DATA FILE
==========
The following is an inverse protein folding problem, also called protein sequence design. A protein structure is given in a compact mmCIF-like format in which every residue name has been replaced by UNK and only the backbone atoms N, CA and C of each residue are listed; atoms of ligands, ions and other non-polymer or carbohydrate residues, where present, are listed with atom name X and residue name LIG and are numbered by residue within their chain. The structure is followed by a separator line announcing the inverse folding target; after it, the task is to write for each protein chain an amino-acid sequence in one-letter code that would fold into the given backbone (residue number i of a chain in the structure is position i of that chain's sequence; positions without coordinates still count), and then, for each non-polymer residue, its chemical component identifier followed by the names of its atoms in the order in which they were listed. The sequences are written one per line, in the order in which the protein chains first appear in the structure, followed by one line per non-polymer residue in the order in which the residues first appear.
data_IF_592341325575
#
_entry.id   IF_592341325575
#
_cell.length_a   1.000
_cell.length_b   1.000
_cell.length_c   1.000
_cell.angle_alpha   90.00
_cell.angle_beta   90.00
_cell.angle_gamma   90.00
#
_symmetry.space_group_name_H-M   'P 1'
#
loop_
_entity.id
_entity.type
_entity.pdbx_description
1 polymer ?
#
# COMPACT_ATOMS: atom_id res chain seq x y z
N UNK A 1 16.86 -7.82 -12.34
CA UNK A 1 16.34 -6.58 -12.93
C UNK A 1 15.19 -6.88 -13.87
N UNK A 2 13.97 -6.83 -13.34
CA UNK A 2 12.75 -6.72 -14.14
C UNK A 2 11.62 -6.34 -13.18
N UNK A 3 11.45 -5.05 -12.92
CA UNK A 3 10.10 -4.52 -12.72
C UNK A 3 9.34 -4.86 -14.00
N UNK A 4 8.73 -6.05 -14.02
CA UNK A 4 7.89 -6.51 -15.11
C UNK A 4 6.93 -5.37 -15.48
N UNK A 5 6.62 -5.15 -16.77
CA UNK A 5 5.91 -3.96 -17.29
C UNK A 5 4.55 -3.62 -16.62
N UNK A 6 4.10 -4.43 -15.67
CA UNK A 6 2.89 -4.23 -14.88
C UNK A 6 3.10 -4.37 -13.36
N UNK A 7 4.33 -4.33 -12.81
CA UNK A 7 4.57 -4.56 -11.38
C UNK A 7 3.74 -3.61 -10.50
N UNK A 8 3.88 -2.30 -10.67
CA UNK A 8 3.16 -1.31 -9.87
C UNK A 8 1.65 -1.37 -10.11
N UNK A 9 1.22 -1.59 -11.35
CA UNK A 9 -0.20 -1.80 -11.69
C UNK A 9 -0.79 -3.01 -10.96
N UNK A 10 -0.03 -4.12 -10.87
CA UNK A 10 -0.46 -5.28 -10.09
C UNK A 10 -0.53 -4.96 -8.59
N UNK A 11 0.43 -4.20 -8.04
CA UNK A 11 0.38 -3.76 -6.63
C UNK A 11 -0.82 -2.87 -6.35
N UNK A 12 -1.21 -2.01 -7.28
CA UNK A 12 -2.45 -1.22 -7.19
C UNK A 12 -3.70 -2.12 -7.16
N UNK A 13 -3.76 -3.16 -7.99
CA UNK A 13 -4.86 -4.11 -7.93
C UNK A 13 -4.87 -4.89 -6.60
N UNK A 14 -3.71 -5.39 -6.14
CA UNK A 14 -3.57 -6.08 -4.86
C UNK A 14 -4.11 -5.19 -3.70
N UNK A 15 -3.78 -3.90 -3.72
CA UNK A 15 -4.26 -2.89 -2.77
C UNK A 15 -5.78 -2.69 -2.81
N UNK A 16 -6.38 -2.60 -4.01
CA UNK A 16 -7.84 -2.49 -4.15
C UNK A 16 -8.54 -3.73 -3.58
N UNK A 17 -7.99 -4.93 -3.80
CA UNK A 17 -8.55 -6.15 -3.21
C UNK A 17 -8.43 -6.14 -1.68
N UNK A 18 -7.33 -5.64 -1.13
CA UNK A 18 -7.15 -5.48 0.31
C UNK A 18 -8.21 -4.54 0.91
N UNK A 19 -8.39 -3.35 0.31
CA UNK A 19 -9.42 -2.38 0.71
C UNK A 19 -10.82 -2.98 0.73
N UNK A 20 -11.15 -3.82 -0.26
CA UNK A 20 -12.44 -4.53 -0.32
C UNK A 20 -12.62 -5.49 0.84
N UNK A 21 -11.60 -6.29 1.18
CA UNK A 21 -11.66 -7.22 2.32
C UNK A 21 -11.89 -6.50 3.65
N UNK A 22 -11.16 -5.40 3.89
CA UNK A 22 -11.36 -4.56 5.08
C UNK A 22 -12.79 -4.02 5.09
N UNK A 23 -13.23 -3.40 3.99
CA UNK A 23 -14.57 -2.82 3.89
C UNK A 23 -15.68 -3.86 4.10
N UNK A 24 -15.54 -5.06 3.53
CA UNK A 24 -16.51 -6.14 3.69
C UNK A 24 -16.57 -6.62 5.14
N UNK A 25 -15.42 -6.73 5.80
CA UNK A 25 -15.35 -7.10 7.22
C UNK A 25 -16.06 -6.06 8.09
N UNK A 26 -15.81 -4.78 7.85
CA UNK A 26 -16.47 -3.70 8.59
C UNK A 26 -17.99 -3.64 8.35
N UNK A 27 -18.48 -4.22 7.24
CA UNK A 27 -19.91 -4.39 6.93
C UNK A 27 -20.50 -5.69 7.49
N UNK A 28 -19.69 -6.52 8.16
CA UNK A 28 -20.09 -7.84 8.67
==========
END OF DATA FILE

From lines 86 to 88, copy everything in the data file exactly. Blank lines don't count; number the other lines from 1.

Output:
CA UNK A 22 -11.36 -4.56 5.08
C UNK A 22 -12.79 -4.02 5.09
N UNK A 23 -13.23 -3.40 3.99